Some health experts worry that the expected spread of Zika in the United States this summer, combined with tough new restrictions on abortion, could put pregnant women in a ethical quandary.
While the disease caused by the Zika virus doesn't do much more than feel like a killer case of the flu, pregnant women are at risk for microcephaly, a birth defect that causes babies to be born with smaller heads and cognitive difficulties. Brazil has reported more than 2,500 such births linked to Zika already.
Pregnant women who have been bitten by a Zika-carrying mosquito test positive for the virus in their second trimester of their pregnancy. But microcephaly only becomes evident in the third trimester of pregnancy. Many states now prohibit abortions during this later time frame, while others make it extremely difficult at all.
In fact, the states with the strictest laws are also those in the "Zika belt" where the disease-carrying mosquito Aedes aegypti is plentiful.
"Were going to have a summer that is full of strife over abortion," said Arthur Caplan, professor of bioethics at the New York University School of Law. "Zika may bring the issue of fetal late detection of abnormality back into the debate."
The Supreme Court recently heard a challenge to a Texas law requiring doctors performing abortions to have privileges in nearby hospitals. If the court holds the law, it could leave Texas women with a single abortion clinic. Similar laws are on the books in Alabama and Mississippi, and awaiting signatures by governors in Indiana, Florida and South Carolina.
Those states are the same ones where the Aedes mosquitoes that carry Zika are expected to be most common this summer, according to a recent study in PLOS Currents by meteorologists at the National Center for Atmospheric Research The scientists used weather predictions to plot the spread of Aedes and found cities like Miami, New Orleans, Mobile and Houston have the greatest risk of Zika. This year's strong El Nino weather system could also mean a warmer summer, the kind that mosquitoes thrive in.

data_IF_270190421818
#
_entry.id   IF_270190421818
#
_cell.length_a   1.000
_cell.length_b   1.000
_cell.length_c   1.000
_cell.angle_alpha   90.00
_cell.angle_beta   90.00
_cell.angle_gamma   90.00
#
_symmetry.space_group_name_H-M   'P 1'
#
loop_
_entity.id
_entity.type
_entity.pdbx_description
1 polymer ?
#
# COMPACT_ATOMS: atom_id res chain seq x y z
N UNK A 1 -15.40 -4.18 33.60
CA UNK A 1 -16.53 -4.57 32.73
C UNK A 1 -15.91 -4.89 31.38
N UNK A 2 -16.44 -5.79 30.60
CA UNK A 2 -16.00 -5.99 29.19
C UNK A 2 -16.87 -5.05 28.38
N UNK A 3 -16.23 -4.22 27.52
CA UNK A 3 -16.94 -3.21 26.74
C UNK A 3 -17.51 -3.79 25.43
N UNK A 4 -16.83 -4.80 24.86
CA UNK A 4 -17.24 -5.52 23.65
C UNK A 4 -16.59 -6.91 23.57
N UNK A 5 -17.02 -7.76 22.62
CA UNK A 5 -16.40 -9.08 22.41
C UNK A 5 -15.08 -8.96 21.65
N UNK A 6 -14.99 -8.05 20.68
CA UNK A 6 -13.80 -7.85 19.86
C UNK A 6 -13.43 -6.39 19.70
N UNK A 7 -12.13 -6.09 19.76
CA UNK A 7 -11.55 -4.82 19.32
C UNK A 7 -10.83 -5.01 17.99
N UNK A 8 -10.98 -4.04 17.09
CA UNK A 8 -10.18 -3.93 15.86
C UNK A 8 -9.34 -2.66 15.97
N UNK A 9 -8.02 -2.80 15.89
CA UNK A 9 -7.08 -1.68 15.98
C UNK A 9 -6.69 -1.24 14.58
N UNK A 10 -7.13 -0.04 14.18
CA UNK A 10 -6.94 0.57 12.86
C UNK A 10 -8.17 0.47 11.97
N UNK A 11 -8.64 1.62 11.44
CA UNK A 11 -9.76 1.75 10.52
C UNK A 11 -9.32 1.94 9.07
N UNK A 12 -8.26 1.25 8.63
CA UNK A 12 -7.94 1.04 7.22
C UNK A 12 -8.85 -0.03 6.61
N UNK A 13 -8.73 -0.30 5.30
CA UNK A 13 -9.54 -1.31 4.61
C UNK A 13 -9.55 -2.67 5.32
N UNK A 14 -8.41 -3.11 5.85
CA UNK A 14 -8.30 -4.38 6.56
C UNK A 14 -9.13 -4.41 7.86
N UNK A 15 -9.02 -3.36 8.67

"There's no question that as soon as we see people being bitten by mosquitos and worrying that they are infected, they will realize that there options have been restricted," said Alta Charo, professor of law and bioethics at the University of Wisconsin. "Poor women in the south are going to be in a terrible position."
In February, the Centers for Disease Control reported on the cases of nine pregnant women who have tested positive for the Zika virus.
Two of them had abortions in recent months, while two others have suffered miscarriages. One woman gave birth to an infant with serious birth defects, while two others delivered healthy infants. Two are still pregnant.
In some Latin American countries where Zika is rapidly spreading and which completely outlaw abortions, women are turning to abortion pills available from online pharmacies, according to the Washington Post.
In the United States, Caplan said that women who find themselves infected with Zika will likely keep quiet about it in states where abortions are restricted or difficult to obtain.
"There will women who say I'm pregnant, I've got Zika and I'm going to end this pregnancy," Caplan said. "There may be some public discussion, but they won't make an issue out of it. They will be driving further, while some may be in places where they can't get to where they want to go."